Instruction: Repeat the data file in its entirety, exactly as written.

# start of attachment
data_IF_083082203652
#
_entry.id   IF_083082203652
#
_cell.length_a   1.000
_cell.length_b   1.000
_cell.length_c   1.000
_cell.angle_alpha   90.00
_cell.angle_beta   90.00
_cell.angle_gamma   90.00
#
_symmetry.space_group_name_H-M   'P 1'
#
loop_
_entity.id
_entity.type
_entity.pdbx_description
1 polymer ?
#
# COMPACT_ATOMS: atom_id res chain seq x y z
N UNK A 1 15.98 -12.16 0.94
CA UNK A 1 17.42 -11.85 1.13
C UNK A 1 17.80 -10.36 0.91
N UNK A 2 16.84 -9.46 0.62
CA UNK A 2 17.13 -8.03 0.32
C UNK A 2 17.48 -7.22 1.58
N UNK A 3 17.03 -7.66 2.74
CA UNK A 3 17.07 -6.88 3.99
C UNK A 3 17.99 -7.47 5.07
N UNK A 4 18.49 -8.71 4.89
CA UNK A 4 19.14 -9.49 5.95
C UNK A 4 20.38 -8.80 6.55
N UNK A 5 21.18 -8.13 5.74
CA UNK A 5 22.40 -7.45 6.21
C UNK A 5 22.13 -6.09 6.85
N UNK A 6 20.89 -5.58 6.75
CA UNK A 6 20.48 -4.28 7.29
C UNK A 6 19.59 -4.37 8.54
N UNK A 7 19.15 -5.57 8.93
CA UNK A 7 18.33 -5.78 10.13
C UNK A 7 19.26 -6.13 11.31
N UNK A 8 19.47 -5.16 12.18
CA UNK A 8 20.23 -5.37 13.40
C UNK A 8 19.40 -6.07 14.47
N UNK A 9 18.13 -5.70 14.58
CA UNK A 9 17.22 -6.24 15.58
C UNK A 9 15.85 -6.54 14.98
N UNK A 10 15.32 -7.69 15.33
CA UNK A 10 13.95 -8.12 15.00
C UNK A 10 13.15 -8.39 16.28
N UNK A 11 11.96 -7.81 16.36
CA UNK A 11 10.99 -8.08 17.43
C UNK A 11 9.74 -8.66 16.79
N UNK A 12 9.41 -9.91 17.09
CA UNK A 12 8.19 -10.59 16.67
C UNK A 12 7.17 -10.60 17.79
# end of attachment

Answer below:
data_IF_083082203652
#
_entry.id   IF_083082203652
#
_cell.length_a   1.000
_cell.length_b   1.000
_cell.length_c   1.000
_cell.angle_alpha   90.00
_cell.angle_beta   90.00
_cell.angle_gamma   90.00
#
_symmetry.space_group_name_H-M   'P 1'
#
loop_
_entity.id
_entity.type
_entity.pdbx_description
1 polymer ?
#
# COMPACT_ATOMS: atom_id res chain seq x y z
N UNK A 1 15.98 -12.16 0.94
CA UNK A 1 17.42 -11.85 1.13
C UNK A 1 17.80 -10.36 0.91
N UNK A 2 16.84 -9.46 0.62
CA UNK A 2 17.13 -8.03 0.32
C UNK A 2 17.48 -7.22 1.58
N UNK A 3 17.03 -7.66 2.74
CA UNK A 3 17.07 -6.88 3.99
C UNK A 3 17.99 -7.47 5.07
N UNK A 4 18.49 -8.71 4.89
CA UNK A 4 19.14 -9.49 5.95
C UNK A 4 20.38 -8.80 6.55
N UNK A 5 21.18 -8.13 5.74
CA UNK A 5 22.40 -7.45 6.21
C UNK A 5 22.13 -6.09 6.85
N UNK A 6 20.89 -5.58 6.75
CA UNK A 6 20.48 -4.28 7.29
C UNK A 6 19.59 -4.37 8.54
N UNK A 7 19.15 -5.57 8.93
CA UNK A 7 18.33 -5.78 10.13
C UNK A 7 19.26 -6.13 11.31
N UNK A 8 19.47 -5.16 12.18
CA UNK A 8 20.23 -5.37 13.40
C UNK A 8 19.40 -6.07 14.47
N UNK A 9 18.13 -5.70 14.58
CA UNK A 9 17.22 -6.24 15.58
C UNK A 9 15.85 -6.54 14.98
N UNK A 10 15.32 -7.69 15.33
CA UNK A 10 13.95 -8.12 15.00
C UNK A 10 13.15 -8.39 16.28
N UNK A 11 11.96 -7.81 16.36
CA UNK A 11 10.99 -8.08 17.43
C UNK A 11 9.74 -8.66 16.79
N UNK A 12 9.41 -9.91 17.09
CA UNK A 12 8.19 -10.59 16.67
C UNK A 12 7.17 -10.60 17.79